And here’s another contradiction. She seems addicted to having the men she loves also being the men with whom she works. Andreas, now the main designer for Vivienne Westwood, exudes a sweetness, but also he is exacting.
‘We suffer because he’s such a perfectionist. But he’s so capable, so wonderful. The lining has to be the best thing that you’ve ever felt next to your body. Everything has to be wonderful for the gold label. I do influence the other collections as well and I find it easier when I’m the boss. I am not the boss when we design. Right from the beginning, even as a student, he started telling everybody what to do, and they listened because he was passionate. So we just had to let him do it. I tend to play the role of assistant to him and it’s been more difficult as I’m doing all this activism and I’m not always engaged at the start of the collection and if you’re not absorbed at the beginning you can get lost.’
She and Andreas married in secret when she was 50 and he was 25. She only told her sons. Despite her protests that he is bossy, he exudes calm. How does working together affect their relationship? Do they argue? ‘No, no. We don’t argue because I do what Andreas says. All you need to do with Andreas is say I like it, and that’s good enough. He is the most incredible talent. I’m not aware of myself being a talent so we’ll just put me to one side. He is incredible.’
Was that what first attracted her to him, his talent? Or did she just think she fancied him? ‘When I met Andreas he was already attractive to quite a lot of people in the troop that I was teaching. One of them still sends him cakes because he is really charismatic. I was attracted to him purely as a man, not necessarily about what he could do. I would go into rooms looking for Andreas. And soon he was meeting me off airplanes and if I went into a room he would always be there. He says for him it was love at first sight. He has told me that this has never happened before.
‘I worry about my activism when I see Andreas getting so tired. I feel guilty. He needs me nearer than I am most of the time.’ As if by magic he appears to make cups of tea.
She talks about her website, climate revolution and how that informs her fashion. ‘Consumption is the biggest propaganda. It’s ruined the world. I would ban advertising because it’s taken the place of culture. Nobody is making choices, you are just being bombarded. It’s stopping people from thinking.’
Not Vivienne though, she’s always thinking. ‘I’m always worried. I wake up in the middle of the night. But it’s good because I sort things out. I am proud to be called an activist. If somebody asks me what is the inspiration for this fashion show I say I’m afraid I can’t tell you, I can only talk about climate change. It’s been a build-up, having this public face and the opportunity to speak. A lifetime of ideas of how to make the world a better place.’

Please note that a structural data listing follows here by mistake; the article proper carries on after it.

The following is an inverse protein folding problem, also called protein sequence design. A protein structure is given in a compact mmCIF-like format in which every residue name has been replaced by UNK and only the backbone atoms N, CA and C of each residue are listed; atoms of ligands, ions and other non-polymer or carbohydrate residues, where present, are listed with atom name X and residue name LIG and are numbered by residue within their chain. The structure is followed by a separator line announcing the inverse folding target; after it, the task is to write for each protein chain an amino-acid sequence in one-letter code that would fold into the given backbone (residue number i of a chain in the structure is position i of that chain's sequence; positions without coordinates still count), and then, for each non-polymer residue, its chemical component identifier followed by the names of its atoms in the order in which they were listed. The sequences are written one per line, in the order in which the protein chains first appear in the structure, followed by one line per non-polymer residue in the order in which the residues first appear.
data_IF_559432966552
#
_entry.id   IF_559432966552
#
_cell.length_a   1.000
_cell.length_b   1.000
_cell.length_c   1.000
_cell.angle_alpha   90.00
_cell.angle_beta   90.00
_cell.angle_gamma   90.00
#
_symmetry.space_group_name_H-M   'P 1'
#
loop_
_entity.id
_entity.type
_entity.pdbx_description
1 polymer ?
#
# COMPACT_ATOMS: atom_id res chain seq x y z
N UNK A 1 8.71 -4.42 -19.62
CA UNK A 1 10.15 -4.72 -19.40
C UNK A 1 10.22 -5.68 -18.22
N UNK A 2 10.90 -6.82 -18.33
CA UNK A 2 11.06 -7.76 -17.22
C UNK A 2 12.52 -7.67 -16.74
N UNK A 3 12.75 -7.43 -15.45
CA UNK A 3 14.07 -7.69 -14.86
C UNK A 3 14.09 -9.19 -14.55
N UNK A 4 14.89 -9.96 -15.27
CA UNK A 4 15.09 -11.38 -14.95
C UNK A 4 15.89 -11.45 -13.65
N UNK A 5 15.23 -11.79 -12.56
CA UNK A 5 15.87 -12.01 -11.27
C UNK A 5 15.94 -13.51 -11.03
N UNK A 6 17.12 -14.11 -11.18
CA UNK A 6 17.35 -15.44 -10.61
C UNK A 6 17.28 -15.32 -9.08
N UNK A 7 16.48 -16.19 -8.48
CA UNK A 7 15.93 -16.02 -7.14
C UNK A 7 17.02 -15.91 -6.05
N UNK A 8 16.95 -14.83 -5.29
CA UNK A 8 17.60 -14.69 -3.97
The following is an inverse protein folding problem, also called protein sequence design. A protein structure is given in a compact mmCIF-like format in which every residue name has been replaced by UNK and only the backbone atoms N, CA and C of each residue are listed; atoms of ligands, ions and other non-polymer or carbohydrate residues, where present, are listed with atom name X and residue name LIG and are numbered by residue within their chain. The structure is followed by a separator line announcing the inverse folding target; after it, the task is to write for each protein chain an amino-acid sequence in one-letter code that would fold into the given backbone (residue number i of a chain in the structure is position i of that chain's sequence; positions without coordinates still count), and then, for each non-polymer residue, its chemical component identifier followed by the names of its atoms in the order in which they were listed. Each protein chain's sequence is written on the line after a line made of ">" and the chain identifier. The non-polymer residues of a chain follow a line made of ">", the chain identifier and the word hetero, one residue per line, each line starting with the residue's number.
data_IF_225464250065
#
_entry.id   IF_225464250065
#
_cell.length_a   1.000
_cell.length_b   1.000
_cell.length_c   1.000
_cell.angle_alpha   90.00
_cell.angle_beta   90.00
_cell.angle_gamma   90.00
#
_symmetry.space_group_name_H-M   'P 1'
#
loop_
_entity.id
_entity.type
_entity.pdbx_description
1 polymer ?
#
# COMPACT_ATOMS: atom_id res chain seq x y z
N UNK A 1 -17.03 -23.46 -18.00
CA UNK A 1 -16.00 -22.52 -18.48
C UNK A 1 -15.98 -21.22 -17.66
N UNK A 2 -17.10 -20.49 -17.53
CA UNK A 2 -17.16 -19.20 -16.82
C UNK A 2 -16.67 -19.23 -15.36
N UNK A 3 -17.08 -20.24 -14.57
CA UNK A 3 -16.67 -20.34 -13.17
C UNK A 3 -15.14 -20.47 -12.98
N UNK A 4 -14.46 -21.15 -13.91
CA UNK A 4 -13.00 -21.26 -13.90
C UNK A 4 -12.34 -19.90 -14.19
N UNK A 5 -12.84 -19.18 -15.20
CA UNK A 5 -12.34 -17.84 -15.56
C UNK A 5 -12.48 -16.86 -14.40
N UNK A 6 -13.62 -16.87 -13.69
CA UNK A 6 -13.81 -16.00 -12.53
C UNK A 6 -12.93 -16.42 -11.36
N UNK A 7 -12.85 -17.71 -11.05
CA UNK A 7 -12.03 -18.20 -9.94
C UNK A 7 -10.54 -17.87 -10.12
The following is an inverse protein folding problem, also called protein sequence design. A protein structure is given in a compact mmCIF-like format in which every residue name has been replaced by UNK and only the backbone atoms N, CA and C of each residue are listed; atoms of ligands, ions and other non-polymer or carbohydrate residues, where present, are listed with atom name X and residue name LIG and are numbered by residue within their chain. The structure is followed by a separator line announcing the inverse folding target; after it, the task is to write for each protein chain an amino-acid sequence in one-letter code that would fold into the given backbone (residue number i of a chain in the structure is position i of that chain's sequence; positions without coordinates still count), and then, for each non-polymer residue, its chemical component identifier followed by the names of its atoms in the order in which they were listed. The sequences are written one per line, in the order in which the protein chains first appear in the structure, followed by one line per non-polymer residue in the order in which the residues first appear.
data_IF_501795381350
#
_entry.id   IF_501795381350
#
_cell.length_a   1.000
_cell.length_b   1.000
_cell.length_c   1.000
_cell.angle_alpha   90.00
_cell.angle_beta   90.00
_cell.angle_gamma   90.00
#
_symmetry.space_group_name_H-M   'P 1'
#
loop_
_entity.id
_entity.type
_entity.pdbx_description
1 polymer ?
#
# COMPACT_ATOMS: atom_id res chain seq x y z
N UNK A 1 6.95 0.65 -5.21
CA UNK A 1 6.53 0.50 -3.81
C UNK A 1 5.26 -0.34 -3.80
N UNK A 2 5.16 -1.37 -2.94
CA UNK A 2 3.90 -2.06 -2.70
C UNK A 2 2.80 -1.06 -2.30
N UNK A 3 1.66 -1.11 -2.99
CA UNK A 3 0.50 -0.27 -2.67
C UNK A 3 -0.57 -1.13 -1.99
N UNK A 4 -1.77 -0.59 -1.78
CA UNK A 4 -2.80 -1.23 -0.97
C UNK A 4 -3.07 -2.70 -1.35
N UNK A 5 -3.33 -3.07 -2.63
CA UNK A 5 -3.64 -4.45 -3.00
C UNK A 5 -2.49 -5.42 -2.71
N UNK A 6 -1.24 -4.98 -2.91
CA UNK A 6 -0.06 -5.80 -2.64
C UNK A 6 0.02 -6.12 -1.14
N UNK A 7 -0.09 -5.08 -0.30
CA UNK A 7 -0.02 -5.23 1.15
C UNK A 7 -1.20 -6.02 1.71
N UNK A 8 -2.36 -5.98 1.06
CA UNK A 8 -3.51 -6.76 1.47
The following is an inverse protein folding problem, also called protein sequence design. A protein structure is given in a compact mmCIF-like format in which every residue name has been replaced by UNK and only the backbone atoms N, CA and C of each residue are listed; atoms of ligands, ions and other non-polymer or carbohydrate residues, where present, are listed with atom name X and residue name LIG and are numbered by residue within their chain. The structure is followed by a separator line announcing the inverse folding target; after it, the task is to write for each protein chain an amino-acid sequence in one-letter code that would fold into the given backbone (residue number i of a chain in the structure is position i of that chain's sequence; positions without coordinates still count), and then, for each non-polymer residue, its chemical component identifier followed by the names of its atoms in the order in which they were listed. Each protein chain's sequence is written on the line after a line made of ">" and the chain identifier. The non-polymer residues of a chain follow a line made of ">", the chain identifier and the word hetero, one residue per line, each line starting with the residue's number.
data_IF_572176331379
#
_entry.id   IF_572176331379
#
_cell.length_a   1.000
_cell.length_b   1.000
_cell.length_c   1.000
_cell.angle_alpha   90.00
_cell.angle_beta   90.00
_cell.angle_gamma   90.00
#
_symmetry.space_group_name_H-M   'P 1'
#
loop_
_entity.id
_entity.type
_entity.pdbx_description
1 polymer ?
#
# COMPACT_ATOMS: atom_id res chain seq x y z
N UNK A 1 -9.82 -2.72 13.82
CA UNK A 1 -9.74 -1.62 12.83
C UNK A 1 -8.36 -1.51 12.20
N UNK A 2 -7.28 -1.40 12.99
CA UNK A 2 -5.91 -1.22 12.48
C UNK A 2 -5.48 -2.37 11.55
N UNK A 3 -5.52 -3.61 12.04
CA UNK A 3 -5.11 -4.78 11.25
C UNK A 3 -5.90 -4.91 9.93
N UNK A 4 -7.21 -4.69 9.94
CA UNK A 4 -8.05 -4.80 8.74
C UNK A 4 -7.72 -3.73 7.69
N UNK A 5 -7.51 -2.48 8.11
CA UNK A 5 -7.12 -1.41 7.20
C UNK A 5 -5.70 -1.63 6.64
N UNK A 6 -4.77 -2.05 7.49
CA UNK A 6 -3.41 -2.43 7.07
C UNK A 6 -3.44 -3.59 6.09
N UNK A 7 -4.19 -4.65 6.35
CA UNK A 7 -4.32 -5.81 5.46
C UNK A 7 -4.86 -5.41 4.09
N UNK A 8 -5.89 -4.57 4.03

The pictures of women in corsets around us are inspirations for Andreas, although Vivienne took the corset and reinvented it to make women feel more powerful and more feminine. ‘Oh, a woman in a corset looks like a goddess.’
She talks with love about her favourite supermodel Campbell. ‘She gives herself too big a schedule. She can never fulfill all her commitments. Kate Moss says “I couldn’t cope with her schedule. It would be too exhausting.”’ She also likes Pamela Anderson and Jerry Hall. ‘I love Jerry because she’s so kind and so polite.’ She mimics her Texan accent. ‘And Pamela. I just love her. She is the most caring person and she fights for what she believes.’
She saw a picture of her granddaughter Cora, now 17, in the Evening Standard. ‘She keeps getting photographed. She’s a beautiful girl. I wish she would use it to stand for something although it’s terrible for me to impost that on anybody. I would also like to see more of her. I only see her through Joe or if she’s got a birthday party and now she’s 17 she doesn’t have birthday parties. She’s a teenager, she’s busy, she never calls me. I wish she would read my only diary because I think my diary is a point of view you wouldn’t get anywhere else. I am trying to understand the world we live in. I think she could get a lot from it.’
We are interrupted because Vivienne must go downstairs urgently for a photoshoot with someone who is modelling some of her clothes. We sweep downstairs and there in a purple ballgown, so corseted that the most famous breasts on television are popping out in front of me. It’s Christina Hendricks, smiling sweetly and telling Vivienne how much she loves her. We all do.